Before we get into this article one question you may be asking yourself is: Does productivity increase when working from home?
The simple and straight answer is: Not really… At least, not at first.
But, what is productivity? How do you know when you are productive?
Productivity is the rate at which results are produced. Simply put, you are productive when you are aware of the rate at which you produce results. Eg. Bake 24 cookies per hour, close 1 deal per week, receive 3 referrals per month… it is anything that can be measured over time.
Increasing results can mean you can produce more results in less time. Eg. Go from 24 cookies per hour to 30 cookies per hour. You can do this by either being efficient (going faster), effective (doing more with less – requires thinking!) or leveraging other people’s time, skills, resources, experience, or whatever else so that the rate at which result is produced increases over time (requires systems!).
So, when you’re dealing with a productivity issue you will have a result (or set of results) that you can expect. To be aware of what it takes to produce a particular result you will have measures and data tracked for those measures over time.
If you don’t have measures and data tracked over time (eg. Daily, weekly, monthly basis), then you don’t really know how you produce your results. All this means is you won’t know the rate of increase or decrease in your productivity.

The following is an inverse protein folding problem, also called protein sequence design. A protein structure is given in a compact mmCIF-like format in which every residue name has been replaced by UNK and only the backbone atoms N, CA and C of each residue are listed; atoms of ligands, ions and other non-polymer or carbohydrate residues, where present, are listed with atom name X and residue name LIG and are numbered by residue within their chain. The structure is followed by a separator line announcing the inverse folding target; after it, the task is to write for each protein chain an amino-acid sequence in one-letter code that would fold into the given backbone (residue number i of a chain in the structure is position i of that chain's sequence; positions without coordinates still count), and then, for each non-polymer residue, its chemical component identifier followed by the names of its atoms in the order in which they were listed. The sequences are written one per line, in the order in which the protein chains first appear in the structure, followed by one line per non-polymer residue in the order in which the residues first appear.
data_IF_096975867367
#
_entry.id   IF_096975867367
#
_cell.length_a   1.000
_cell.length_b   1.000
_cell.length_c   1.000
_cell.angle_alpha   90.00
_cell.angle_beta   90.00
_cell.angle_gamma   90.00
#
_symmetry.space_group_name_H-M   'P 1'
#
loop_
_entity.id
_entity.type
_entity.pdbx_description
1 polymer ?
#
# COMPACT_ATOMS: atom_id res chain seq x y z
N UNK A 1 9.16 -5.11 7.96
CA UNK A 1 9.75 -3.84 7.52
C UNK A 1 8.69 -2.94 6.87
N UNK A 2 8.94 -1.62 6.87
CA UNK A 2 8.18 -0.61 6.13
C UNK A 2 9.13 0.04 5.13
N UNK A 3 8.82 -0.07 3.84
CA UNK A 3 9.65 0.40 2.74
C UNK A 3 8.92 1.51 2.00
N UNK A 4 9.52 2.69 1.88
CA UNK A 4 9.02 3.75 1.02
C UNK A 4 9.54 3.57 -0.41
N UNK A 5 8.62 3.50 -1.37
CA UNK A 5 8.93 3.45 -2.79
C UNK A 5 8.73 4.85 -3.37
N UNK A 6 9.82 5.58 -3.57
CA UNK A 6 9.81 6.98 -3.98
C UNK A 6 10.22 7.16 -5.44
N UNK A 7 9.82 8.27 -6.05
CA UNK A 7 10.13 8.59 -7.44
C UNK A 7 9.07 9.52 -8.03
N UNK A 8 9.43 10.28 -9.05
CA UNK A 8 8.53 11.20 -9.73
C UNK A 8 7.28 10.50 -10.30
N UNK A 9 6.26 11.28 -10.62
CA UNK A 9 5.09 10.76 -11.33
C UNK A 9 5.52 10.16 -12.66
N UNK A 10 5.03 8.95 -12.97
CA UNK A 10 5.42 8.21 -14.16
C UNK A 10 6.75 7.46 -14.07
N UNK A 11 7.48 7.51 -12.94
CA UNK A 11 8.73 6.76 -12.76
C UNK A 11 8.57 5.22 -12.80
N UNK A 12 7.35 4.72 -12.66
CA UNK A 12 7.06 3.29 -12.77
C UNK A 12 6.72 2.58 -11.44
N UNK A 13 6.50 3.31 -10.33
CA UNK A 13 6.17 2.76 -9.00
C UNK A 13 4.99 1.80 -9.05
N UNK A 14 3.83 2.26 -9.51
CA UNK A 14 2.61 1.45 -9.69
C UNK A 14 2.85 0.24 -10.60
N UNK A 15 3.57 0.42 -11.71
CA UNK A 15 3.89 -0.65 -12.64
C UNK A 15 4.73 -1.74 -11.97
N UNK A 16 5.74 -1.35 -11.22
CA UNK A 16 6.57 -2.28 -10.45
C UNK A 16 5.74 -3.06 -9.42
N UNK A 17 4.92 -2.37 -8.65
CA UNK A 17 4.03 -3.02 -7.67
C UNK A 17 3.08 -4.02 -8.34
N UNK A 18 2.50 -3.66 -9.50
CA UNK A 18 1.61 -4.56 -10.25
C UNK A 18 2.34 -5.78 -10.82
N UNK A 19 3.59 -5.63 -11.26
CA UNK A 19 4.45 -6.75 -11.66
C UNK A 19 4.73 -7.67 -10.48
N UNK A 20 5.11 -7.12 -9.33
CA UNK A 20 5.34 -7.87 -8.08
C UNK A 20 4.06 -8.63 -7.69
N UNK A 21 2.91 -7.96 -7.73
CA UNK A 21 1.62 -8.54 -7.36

So, when you first start working from home do you have measures? No. Do you have data? No. So can you possibly increase your productivity if you have nothing to measure it against in that environment? No.
So, what it takes to be productive at home is to identify measures for things that you do and begin tracking them.
For example, let’s say you want to have 1 new client per week. While you may be aware of what it takes you to produce that result at your office, doing it from home is a new game so you will need to track your data newly.
Things you can track include number of reach-outs on LinkedIn, number of conversations, scheduled discovery calls, completed discovery calls, number of needs discovered, number of initial offers made, number of offers fitted and customized, number of offers accepted.
You can certainly add more but that’s a good start. If you track this information over 4 to 6 weeks on a daily basis you will then see how your activity correlates to your results. If you produced your intended result of 1 client per week, then you will know what it takes.
If you didn’t produce the result as intended, you will have to re-evaluate your activity and the quality of your action eg. Are you focusing on efficiency, or are you focusing on effectiveness?
Of course, you have to keep in mind that every time you start a new system (eg. Working from home) you have to account for the fact that it will take time for the new system to come online – so here is where being reliable and holding yourself to account comes into play.
We recommend having a trained coach holding you to account so you don’t let yourself slide or stop your activity altogether.
If you’re looking to better assess your productivity in working from home you are welcome to contact us for a complimentary “working from home” analysis. We will ask you some key questions and determine key leverage points for how you can become more productive.